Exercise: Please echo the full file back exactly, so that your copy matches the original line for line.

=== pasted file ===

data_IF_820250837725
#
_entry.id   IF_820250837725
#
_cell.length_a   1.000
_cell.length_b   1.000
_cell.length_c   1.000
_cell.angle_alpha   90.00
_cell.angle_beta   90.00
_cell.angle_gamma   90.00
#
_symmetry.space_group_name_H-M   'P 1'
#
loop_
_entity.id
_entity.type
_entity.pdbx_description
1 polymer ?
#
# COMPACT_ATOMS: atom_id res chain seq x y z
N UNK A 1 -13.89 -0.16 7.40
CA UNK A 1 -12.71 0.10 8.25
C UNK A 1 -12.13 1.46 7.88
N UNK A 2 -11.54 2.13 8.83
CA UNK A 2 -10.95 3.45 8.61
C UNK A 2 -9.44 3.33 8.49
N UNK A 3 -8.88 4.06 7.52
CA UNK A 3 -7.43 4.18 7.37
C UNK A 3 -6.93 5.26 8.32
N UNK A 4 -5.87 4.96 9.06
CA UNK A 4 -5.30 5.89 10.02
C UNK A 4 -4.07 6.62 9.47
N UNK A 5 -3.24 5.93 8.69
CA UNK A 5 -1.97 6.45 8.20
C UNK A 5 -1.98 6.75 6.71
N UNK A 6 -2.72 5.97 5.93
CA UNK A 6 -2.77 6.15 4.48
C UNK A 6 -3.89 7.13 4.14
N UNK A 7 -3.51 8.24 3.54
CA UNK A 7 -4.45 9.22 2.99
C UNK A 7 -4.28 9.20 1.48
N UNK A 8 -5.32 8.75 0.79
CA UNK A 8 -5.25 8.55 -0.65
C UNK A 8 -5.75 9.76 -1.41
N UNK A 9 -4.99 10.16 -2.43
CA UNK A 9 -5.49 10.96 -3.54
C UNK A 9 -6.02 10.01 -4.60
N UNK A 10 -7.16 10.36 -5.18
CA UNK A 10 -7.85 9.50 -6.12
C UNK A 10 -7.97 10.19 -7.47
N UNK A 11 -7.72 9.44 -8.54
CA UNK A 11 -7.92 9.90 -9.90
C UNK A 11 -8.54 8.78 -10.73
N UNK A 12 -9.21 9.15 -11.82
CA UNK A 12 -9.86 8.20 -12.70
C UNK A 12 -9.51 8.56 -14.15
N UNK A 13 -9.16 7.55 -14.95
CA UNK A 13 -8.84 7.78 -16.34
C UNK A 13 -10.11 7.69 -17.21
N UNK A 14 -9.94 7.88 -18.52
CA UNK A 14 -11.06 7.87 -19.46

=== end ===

data_IF_820250837725
#
_entry.id   IF_820250837725
#
_cell.length_a   1.000
_cell.length_b   1.000
_cell.length_c   1.000
_cell.angle_alpha   90.00
_cell.angle_beta   90.00
_cell.angle_gamma   90.00
#
_symmetry.space_group_name_H-M   'P 1'
#
loop_
_entity.id
_entity.type
_entity.pdbx_description
1 polymer ?
#
# COMPACT_ATOMS: atom_id res chain seq x y z
N UNK A 1 -13.89 -0.16 7.40
CA UNK A 1 -12.71 0.10 8.25
C UNK A 1 -12.13 1.46 7.88
N UNK A 2 -11.54 2.13 8.83
CA UNK A 2 -10.95 3.45 8.61
C UNK A 2 -9.44 3.33 8.49
N UNK A 3 -8.88 4.06 7.52
CA UNK A 3 -7.43 4.18 7.37
C UNK A 3 -6.93 5.26 8.32
N UNK A 4 -5.87 4.96 9.06
CA UNK A 4 -5.30 5.89 10.02
C UNK A 4 -4.07 6.62 9.47
N UNK A 5 -3.24 5.93 8.69
CA UNK A 5 -1.97 6.45 8.20
C UNK A 5 -1.98 6.75 6.71
N UNK A 6 -2.72 5.97 5.93
CA UNK A 6 -2.77 6.15 4.48
C UNK A 6 -3.89 7.13 4.14
N UNK A 7 -3.51 8.24 3.54
CA UNK A 7 -4.45 9.22 2.99
C UNK A 7 -4.28 9.20 1.48
N UNK A 8 -5.32 8.75 0.79
CA UNK A 8 -5.25 8.55 -0.65
C UNK A 8 -5.75 9.76 -1.41
N UNK A 9 -4.99 10.16 -2.43
CA UNK A 9 -5.49 10.96 -3.54
C UNK A 9 -6.02 10.01 -4.60
N UNK A 10 -7.16 10.36 -5.18
CA UNK A 10 -7.85 9.50 -6.12
C UNK A 10 -7.97 10.19 -7.47
N UNK A 11 -7.72 9.44 -8.54
CA UNK A 11 -7.92 9.90 -9.90
C UNK A 11 -8.54 8.78 -10.73
N UNK A 12 -9.21 9.15 -11.82
CA UNK A 12 -9.86 8.20 -12.70
C UNK A 12 -9.51 8.56 -14.15
N UNK A 13 -9.16 7.55 -14.95
CA UNK A 13 -8.84 7.78 -16.34
C UNK A 13 -10.11 7.69 -17.21
N UNK A 14 -9.94 7.88 -18.52
CA UNK A 14 -11.06 7.87 -19.46